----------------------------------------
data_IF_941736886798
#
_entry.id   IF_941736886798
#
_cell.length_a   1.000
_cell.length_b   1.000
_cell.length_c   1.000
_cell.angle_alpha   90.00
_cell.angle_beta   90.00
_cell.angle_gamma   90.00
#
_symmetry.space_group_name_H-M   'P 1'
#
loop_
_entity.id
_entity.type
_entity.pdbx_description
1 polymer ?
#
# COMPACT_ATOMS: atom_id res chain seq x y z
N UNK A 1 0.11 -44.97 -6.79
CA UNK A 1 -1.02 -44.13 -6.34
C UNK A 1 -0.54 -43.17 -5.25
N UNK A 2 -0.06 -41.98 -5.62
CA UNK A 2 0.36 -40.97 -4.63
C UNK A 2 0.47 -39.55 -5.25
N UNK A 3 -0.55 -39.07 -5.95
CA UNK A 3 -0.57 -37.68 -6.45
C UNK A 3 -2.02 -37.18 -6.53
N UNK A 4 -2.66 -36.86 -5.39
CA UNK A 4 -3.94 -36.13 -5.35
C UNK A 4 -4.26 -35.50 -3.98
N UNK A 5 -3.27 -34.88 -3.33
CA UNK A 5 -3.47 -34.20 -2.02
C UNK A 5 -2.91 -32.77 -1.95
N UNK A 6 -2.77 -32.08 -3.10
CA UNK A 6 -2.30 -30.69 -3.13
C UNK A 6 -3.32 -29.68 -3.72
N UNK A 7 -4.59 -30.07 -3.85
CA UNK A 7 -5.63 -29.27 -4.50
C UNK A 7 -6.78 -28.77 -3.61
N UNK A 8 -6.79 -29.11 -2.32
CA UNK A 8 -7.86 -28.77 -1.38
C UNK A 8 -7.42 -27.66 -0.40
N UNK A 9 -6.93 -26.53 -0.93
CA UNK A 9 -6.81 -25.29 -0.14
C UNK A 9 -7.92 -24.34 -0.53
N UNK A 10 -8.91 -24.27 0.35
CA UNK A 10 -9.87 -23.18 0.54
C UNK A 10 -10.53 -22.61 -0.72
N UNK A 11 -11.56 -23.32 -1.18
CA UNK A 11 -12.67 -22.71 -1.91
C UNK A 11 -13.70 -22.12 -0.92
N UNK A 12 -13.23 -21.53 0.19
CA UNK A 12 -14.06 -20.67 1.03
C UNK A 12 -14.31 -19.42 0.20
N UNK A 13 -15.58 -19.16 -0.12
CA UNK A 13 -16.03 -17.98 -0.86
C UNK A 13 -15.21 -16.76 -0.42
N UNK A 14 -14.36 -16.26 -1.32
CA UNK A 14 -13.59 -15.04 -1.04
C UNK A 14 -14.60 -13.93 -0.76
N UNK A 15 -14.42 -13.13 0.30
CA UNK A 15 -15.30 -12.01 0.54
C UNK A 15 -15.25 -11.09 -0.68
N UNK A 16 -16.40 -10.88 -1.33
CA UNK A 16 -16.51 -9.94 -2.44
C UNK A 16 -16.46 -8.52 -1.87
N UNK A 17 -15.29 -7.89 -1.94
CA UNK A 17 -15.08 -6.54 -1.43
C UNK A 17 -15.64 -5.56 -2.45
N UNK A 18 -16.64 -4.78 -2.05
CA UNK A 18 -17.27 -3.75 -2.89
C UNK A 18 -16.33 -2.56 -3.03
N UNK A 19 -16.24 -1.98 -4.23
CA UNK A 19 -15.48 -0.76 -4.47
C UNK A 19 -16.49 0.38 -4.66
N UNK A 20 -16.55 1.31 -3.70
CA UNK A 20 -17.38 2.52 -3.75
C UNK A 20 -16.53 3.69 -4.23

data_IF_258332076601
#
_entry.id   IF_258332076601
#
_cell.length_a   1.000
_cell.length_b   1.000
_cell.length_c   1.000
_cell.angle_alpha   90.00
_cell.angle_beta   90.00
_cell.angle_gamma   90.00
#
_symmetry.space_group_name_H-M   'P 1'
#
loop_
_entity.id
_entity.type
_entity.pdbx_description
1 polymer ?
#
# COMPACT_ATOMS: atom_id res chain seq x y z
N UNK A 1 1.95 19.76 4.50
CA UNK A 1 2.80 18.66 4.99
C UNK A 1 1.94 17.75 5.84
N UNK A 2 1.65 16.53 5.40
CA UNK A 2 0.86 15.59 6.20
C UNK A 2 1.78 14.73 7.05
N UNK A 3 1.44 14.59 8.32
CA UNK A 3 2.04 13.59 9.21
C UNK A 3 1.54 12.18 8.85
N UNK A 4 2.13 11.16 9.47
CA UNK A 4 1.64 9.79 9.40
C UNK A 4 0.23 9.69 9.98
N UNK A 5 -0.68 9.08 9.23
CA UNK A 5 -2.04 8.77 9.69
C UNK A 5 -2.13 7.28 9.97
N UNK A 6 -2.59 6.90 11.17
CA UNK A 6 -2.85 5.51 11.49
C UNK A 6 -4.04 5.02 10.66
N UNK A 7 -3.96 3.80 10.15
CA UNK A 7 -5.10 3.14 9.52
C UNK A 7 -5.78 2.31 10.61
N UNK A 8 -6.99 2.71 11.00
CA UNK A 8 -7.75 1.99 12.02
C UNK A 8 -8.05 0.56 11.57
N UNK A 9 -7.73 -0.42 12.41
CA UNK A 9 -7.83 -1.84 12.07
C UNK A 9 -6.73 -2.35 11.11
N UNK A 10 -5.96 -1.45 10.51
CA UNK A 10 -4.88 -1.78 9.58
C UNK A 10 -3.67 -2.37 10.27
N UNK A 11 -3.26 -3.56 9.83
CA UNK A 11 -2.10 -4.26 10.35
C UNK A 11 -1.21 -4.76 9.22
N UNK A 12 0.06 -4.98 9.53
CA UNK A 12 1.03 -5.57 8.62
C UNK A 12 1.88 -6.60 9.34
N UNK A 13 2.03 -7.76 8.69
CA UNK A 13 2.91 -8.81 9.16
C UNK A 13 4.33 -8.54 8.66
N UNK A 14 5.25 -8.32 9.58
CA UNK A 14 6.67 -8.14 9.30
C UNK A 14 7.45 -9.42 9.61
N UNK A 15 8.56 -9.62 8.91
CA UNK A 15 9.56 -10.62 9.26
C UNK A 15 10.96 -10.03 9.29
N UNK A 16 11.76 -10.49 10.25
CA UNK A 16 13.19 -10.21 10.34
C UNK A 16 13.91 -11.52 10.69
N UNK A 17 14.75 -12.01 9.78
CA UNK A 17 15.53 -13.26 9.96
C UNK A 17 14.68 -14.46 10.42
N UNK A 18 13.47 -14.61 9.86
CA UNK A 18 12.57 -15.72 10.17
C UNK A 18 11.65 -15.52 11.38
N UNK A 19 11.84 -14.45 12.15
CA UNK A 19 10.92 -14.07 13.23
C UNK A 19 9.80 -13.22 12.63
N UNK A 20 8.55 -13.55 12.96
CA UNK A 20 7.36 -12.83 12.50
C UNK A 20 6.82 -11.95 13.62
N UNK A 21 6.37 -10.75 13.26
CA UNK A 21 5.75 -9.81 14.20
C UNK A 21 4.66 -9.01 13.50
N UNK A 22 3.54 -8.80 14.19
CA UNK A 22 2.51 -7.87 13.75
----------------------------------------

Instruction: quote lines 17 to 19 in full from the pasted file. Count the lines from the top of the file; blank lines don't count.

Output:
_entity.pdbx_description
1 polymer ?
#